4. Things to be aware of
For many students this may be their first time away from home. Their backgrounds will vary and they will have very different ideas about home-life. Differences in culture can give rise to misunderstandings for homestay providers as well as their students. Social skills such as using “please” and “thank you” may seem like common politeness but different cultures express social skills in very different ways. In many cultures requests are expressed much more directly than British people are accustomed to. Similarly, a student may have difficulty coping if their English is very elementary; they may also interpret certain British traits (such as a reluctance to speak to strangers) as unfriendliness. These feelings of alienation can be caused by relatively ‘minor’ things such as unfamiliar food; differences in routine; differences in travel arrangements and unfamiliar official procedures. They can be exacerbated by the deeper cultural differences in family life or language. The best way to deal with these issues is to anticipate them, and where necessary to address them in an atmosphere of mutual understanding. Over time, misunderstandings will fade away.
Students may well be suffering from feelings of mild alienation or even culture shock. Providing a friendly and secure ‘base’ is a vital part of helping them overcome these feelings. Culture shock is similar to the feelings we have when we are adapting to a new job or other environment, only more so. Your students may be initially excited and positive about their new culture. But as the reality of deeper cultural differences sinks in, this excitement can wear off. Students may then start to miss friends, family and places as they begin to have doubts about themselves and their new environment. Culture shock may manifest itself in a wide range of behaviour, including confusion, withdrawal, tiredness and anxiety. Providing a comfortable and welcoming home will go a long way to overcoming such culture shock. The vast majority of students settle into their new life until the final phase occurs, which is often a feeling of sadness and loss as they approach the end of their time in the UK. If you have a homesick student, alert the college and ask us for support. Also ask your student to talk to you about home and get them to show you photographs of their family.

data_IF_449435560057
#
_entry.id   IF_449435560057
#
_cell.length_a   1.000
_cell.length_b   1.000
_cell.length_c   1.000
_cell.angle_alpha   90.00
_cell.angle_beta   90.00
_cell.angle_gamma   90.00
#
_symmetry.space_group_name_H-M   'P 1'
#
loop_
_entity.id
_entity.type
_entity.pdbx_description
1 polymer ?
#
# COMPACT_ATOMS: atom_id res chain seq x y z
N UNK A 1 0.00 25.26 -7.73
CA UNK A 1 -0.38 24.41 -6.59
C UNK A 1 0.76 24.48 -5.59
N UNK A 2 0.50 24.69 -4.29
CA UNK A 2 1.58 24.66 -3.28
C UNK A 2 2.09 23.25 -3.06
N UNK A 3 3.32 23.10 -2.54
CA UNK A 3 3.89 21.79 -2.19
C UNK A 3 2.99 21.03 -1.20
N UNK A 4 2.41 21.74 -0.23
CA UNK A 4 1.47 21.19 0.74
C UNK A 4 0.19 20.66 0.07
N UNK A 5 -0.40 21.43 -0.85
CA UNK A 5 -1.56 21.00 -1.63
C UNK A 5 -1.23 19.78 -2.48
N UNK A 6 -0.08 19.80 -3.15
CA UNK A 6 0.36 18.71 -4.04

Conversation is a very important part of the student’s learning process. Spending time each day in conversation with your student is a valuable way of helping them improve their English and learn about the British way of life. It will be very valuable if you show an interest in their country, family, progress at college and even help out with their homework. It’s essential that as a host you help and encourage them to communicate in English. Patience and understanding will be appreciated, as students are often at low levels of English when they first arrive. When talking with your student, try to speak slowly, simply and clearly. Most students like watching some television. It provides entertainment and improves their English. The student may expect to be able to watch television with you.
Religious practices and beliefs
For many of our students, their religion is not merely a code of conduct, it dictates their way of life. Of course, students’ beliefs should be respected and received with an open mind. Religion can also provide security for some in an unfamiliar environment. The college provides a prayer room and can help students to contact local community groups if they wish to practise their religion.
International students may find attitudes to men, women and relationships very different from what they are used to at home. Some may not be accustomed to public displays of affection between couples or even a friendly hug or kiss. Others may regard British people as unusually reserved and lacking in warmth. Men from some cultures may have problems accepting authority from females as it is highly unusual in their own country. Women may feel uncomfortable complaining about something as they are afraid that it may be taken as an insult. The key to overcoming all of this is, as before, to maintain an open mind, a mutually respectful stance and a determination to communicate. If you can bring this to your role as a host, you should have no problems.
Some students may give you a small gift, which it is fine to accept. It’s not uncommon for hosts to give their student a small gift or card on their birthday but this is not a requirement.
Mandatory licensing of a house as being ‘in multiple occupancy’ may apply if the property is two or more storeys and occupied by four or more persons. Further details can be found on the government website https://www.gov.uk/private-renting/houses-in-multiple-occupation.
Mail & luggage
Hosts may not hold or destroy a student’s mail. It should be forwarded or returned to the Post Office marked “No longer at this address”. If any student leaves mail or luggage, please inform Kings immediately.
Back to top